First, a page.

15. I absolutely respect Lori Tay’s honesty, but just want to say this – pasting the comment I left at the other blog if that’s OK:
    Just one a-mom’s point of view here.
    I came to adoption as an infertile woman, and you are correct that adoption wasn’t the first choice I made in attempting to parent. But I can assure you with absolutely, 100% certainty that there is nothing simmering below the surface of my love for my children.
    I don’t claim them as replacements for the children I couldn’t conceive, I love and respect them for the individuals they are, with parents who gave them life and talent, and families they have a right to know.
    In saying this, I don’t debate the rightness or wrongness of adoption, nor do I dispute what Lori says. She has tremendous courage to express her thoughts. I simply want to make the point that I love my kids beyond reason.

  16. I think Loris comments are indicative of a certain group of adoptive parents. We can’t all be put in the same basket – just like bio moms can’t either.
    What is to say that an adoptive family might have ended up having bio children and adopting still.
    I see it as more of a journey, we made a stop, it didn’t work out. We make another stop and it worked out. We’ve all thought stops along the way were a good idea but something else ended up being better.
    Say we fell in love with a guy that we wanted to marry very much. You get married but things fall apart. You divorce but you find someone else you love just as much and you have a wonderful fantastic 2nd marriage. Does that mean the 2nd marriage is worth less? Are you the person you are meant to be because of what you learned along this path?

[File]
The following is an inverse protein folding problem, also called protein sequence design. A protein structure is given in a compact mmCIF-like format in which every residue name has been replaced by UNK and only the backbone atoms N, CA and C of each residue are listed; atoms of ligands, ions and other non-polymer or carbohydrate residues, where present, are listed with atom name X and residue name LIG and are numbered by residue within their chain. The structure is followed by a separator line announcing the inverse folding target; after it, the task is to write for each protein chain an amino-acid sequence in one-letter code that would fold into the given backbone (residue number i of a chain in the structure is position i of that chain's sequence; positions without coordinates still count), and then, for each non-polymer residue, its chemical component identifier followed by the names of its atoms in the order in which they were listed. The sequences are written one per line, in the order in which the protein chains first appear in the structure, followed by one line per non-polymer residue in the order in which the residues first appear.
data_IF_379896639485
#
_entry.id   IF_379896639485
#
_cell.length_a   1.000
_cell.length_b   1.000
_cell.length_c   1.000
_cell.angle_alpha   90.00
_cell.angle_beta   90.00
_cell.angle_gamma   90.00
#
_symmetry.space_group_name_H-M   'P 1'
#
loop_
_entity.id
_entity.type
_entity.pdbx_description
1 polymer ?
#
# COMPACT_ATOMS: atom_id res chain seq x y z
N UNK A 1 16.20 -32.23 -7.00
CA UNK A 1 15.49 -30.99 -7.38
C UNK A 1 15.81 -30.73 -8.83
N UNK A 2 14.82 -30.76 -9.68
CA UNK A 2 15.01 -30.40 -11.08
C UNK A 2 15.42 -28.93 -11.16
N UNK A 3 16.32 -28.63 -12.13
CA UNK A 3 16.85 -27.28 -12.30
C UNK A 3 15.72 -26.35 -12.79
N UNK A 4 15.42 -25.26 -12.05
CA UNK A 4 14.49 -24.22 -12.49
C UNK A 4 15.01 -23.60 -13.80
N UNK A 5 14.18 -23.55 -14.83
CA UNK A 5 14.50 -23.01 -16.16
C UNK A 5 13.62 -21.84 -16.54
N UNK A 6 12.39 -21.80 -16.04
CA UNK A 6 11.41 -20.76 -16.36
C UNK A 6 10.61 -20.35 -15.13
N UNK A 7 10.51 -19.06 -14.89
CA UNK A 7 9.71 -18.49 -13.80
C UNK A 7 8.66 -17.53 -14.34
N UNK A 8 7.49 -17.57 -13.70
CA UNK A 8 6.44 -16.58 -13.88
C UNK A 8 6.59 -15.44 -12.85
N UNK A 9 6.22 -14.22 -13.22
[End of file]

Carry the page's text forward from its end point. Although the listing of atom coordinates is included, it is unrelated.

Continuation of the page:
I don’t deny the idea of loss playing a role in adoption. I went to therapy for awhile before adopting because I wanted to make sure I was ready to adopt. My daughter goes to therapy to help deal with some issues from before her adoption. I don’t have illusions but I also think that adoption can work and can be done with dignity, honesty and ethical actions.

  17. oh and just as a follow up – we did have an ethical adoption.
    We have an open adoption, our child actually knows more of her birthfamily now that she did before she came to us. They all have our home number and address, some of them have stayed at our house and had the chance to spend time with her alone, outside the house.
    We have her original birth certificate, which I had to hustle to get for her. We’ve worked hard to get her other adopted sister’s family to be more open and honest as well.
    No secrets.
    I think that our therapy, our feelings that this wasn’t a last resort has allowed us to feel more flexible about things. We aren’t grasping for something that we have to hold onto desperately.

  18. Hey, Suz, re-reading the comments here, and wanted to add a thought about homestudies.
    I’ve always been struck – not positively, either – by prospective a-parent protests about the scrutiny of a homestudy. I think that some of it comes from attitudes within the infertile support community, which in my experience send the message that adoption is another “treatment” and “solution” for infertility. It’s very seductive, and for some the result is a real adversion to the homestudy.
    I’ve been far away from Resolve for 20 years, but am writing an article in June for the DC Resolve newsletter, and boy will I be talking about this